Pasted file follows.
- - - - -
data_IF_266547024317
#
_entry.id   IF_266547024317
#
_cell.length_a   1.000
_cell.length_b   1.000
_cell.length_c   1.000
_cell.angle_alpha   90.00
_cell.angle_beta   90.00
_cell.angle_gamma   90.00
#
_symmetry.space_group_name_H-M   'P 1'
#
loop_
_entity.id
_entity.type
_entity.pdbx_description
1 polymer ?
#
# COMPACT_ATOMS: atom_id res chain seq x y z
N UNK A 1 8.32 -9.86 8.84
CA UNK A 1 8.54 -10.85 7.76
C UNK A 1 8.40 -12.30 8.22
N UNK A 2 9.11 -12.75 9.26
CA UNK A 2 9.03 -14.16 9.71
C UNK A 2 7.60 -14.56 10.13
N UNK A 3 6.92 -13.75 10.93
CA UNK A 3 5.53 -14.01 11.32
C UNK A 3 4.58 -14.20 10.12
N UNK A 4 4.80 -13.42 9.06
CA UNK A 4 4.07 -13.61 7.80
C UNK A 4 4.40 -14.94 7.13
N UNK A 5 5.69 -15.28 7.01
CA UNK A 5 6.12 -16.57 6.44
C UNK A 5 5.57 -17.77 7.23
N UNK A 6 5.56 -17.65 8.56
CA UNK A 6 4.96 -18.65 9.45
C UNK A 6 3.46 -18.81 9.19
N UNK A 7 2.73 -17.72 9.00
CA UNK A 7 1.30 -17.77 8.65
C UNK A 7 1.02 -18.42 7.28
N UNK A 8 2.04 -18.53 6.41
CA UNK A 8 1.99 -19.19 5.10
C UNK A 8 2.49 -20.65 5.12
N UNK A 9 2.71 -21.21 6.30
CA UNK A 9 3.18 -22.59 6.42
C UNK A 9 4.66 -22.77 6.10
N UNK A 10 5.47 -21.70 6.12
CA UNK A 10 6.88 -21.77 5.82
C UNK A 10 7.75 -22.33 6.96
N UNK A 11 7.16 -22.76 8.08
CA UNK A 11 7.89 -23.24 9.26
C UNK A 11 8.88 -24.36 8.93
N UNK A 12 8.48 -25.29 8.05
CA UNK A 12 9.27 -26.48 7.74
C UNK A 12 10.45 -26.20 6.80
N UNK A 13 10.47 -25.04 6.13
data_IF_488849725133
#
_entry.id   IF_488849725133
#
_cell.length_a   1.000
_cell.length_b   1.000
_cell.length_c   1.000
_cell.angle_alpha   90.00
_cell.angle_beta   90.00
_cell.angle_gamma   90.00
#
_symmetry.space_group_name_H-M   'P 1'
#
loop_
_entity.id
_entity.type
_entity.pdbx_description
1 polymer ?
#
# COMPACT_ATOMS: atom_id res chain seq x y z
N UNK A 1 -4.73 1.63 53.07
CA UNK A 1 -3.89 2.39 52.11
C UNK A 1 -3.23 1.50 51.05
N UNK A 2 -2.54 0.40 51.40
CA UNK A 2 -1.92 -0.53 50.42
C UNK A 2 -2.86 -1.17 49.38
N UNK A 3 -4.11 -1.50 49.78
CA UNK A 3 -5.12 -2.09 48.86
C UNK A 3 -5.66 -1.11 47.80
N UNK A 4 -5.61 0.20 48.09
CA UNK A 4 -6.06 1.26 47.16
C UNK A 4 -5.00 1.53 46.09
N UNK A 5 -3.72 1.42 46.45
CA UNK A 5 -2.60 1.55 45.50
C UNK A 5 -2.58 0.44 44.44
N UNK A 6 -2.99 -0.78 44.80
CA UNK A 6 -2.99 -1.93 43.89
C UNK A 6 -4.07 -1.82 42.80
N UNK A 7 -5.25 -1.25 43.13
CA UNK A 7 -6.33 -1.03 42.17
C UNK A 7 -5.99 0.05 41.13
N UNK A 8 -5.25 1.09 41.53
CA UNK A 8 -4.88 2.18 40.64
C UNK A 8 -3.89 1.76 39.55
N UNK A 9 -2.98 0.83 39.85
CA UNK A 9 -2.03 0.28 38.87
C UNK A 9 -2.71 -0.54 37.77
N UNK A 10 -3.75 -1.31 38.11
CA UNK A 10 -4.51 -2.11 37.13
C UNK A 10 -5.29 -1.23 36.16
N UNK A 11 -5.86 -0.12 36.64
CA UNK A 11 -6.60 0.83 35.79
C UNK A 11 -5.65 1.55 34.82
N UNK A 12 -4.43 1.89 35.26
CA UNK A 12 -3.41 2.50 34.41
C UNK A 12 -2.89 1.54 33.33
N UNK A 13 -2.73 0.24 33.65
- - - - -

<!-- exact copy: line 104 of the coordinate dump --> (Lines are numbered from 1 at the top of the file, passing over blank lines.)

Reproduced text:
C UNK A 9 -2.71 -0.54 37.77